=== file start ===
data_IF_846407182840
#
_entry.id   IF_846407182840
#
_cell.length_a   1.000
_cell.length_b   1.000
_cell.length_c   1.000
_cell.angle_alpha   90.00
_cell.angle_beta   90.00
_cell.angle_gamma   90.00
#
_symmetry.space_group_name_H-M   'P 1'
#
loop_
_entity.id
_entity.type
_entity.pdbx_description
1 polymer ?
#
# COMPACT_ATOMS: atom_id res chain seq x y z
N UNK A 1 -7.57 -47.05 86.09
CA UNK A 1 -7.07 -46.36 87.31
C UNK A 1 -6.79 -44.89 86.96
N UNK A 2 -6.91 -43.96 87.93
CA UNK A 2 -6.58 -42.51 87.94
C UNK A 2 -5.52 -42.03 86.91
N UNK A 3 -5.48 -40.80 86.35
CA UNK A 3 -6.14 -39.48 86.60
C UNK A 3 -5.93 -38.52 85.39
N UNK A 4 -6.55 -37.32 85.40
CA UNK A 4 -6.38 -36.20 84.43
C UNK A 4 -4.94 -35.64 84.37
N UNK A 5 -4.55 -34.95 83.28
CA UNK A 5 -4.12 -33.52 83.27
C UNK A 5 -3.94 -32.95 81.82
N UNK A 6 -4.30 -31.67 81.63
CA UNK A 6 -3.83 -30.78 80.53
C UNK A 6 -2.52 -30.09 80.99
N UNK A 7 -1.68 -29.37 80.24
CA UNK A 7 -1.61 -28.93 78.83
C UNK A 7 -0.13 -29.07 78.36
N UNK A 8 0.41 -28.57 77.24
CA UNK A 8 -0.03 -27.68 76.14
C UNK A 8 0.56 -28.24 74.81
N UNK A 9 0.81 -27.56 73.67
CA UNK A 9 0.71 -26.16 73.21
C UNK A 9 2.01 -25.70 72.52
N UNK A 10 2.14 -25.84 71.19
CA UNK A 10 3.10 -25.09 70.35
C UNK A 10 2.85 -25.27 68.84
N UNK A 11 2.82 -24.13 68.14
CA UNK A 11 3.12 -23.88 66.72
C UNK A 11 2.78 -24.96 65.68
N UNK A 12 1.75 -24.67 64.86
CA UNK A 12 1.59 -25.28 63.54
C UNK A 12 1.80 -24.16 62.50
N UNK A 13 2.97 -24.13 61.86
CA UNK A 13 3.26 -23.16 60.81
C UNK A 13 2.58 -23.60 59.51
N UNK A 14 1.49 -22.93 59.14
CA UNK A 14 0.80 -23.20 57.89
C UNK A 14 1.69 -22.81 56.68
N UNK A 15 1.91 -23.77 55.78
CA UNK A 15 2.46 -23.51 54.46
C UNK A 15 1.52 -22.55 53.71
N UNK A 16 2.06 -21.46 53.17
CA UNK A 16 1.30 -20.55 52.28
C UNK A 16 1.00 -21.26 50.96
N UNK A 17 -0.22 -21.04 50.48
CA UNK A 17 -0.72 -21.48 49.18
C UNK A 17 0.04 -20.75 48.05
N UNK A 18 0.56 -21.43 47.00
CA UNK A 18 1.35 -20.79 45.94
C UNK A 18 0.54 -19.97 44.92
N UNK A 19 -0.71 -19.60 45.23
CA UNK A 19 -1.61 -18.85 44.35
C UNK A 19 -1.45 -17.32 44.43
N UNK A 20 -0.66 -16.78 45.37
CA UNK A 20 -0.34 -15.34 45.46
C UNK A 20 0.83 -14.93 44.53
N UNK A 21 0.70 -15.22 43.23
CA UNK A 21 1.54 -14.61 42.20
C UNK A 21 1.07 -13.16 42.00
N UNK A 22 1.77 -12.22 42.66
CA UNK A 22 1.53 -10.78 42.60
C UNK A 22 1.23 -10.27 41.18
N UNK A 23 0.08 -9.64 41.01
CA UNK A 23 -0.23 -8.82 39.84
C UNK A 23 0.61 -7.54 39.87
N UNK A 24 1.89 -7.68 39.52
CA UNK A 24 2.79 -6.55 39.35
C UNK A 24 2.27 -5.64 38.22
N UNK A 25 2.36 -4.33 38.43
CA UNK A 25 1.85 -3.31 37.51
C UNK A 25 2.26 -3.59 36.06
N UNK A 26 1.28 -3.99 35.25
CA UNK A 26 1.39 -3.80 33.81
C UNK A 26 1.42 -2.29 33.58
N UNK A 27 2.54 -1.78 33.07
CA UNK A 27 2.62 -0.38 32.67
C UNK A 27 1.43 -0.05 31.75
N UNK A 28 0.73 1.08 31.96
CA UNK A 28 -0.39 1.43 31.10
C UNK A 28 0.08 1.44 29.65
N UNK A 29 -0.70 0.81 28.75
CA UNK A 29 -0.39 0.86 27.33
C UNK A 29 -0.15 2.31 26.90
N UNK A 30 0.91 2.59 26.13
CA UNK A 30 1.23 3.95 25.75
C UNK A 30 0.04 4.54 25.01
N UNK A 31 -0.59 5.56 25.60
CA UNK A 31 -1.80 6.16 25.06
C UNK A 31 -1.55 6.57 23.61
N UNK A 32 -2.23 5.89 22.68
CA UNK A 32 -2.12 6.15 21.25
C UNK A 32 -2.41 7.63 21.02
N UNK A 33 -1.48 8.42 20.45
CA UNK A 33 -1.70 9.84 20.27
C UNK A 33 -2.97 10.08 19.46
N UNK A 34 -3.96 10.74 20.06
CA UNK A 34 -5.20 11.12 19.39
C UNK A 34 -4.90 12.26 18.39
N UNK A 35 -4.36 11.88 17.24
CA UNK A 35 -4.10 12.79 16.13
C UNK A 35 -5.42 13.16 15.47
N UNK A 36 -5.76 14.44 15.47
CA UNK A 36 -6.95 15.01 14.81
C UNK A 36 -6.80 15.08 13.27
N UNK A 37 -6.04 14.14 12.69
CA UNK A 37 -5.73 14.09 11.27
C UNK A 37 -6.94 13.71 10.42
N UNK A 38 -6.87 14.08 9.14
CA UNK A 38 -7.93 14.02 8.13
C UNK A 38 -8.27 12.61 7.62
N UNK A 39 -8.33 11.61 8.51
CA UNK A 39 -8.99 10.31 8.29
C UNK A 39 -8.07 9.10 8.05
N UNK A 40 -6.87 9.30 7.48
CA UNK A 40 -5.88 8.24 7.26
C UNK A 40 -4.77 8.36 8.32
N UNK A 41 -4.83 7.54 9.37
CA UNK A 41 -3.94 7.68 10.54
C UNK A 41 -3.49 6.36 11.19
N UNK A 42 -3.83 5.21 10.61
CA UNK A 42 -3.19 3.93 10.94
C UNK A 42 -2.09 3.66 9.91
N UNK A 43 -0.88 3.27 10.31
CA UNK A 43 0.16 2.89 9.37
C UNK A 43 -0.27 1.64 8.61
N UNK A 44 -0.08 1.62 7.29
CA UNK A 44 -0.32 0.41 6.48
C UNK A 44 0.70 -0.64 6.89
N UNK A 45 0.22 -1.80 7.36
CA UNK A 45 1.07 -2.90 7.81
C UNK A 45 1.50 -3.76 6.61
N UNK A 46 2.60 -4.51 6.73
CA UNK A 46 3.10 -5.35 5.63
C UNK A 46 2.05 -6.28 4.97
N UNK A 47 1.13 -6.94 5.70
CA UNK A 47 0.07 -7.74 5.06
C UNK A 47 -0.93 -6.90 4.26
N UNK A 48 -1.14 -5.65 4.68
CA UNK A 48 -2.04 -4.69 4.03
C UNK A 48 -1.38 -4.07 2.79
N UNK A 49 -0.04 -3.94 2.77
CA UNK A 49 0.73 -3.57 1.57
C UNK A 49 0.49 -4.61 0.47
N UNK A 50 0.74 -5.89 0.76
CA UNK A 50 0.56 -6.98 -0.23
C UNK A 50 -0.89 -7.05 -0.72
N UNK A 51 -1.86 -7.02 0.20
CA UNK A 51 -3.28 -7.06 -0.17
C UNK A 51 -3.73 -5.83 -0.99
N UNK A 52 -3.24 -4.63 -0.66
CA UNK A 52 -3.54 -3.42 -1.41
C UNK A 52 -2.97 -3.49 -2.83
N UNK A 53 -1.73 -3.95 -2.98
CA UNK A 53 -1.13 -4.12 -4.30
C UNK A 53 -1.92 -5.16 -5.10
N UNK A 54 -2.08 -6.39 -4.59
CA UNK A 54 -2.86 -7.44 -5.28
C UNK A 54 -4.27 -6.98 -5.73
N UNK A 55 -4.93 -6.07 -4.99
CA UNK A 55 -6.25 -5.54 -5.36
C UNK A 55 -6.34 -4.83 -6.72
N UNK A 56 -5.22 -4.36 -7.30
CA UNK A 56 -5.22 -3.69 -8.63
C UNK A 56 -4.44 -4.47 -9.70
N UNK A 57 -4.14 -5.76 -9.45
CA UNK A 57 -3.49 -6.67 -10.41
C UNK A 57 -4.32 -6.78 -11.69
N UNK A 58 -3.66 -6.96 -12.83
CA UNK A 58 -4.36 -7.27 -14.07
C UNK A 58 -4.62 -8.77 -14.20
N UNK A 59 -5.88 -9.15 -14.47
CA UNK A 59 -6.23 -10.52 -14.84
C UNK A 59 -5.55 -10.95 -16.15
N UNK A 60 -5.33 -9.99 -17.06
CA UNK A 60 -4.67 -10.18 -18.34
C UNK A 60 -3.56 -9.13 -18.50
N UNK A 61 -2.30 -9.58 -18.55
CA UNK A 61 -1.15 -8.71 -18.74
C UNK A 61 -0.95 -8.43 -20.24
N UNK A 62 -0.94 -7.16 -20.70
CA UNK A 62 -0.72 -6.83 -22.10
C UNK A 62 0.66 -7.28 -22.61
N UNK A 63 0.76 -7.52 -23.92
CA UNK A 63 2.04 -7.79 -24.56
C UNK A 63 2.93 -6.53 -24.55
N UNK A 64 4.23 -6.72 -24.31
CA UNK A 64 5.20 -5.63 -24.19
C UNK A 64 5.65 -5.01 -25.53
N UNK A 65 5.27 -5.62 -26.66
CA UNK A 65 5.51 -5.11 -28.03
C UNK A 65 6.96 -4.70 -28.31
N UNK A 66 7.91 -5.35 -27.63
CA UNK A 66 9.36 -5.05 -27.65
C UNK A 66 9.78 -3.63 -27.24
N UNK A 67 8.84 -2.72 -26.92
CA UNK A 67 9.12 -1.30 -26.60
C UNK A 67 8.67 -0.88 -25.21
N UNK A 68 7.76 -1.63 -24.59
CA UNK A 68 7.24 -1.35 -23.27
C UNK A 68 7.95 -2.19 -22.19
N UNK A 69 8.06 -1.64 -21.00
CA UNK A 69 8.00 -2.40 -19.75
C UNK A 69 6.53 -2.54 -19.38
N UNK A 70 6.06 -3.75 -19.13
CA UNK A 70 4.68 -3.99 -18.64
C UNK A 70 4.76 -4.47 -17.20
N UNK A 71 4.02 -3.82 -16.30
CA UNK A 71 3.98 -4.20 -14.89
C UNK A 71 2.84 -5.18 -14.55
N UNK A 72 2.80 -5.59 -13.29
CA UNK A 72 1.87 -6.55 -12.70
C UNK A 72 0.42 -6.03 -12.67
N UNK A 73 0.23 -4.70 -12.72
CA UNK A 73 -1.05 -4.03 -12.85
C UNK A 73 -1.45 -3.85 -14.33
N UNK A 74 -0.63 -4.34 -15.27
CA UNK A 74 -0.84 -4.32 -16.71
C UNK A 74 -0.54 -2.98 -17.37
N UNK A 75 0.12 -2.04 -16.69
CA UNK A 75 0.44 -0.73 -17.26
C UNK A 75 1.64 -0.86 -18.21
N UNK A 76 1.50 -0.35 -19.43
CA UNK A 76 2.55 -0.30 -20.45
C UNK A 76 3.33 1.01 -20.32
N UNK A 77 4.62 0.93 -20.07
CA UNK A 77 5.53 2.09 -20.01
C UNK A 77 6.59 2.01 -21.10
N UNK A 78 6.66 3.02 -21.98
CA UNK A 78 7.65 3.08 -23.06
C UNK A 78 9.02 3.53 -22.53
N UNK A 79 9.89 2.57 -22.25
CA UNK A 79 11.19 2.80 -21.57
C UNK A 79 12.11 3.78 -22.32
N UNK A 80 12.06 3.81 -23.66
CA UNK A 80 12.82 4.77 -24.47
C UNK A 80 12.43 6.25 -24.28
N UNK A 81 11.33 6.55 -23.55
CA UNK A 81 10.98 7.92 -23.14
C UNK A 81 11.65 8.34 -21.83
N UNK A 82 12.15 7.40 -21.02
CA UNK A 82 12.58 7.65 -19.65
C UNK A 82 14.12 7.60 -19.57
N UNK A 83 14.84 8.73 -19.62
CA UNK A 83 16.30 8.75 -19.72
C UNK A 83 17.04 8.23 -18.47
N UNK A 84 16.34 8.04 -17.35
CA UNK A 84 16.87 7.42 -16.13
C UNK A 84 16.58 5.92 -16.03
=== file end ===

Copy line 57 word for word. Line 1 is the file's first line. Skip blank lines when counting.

N UNK A 13 2.97 -24.13 61.86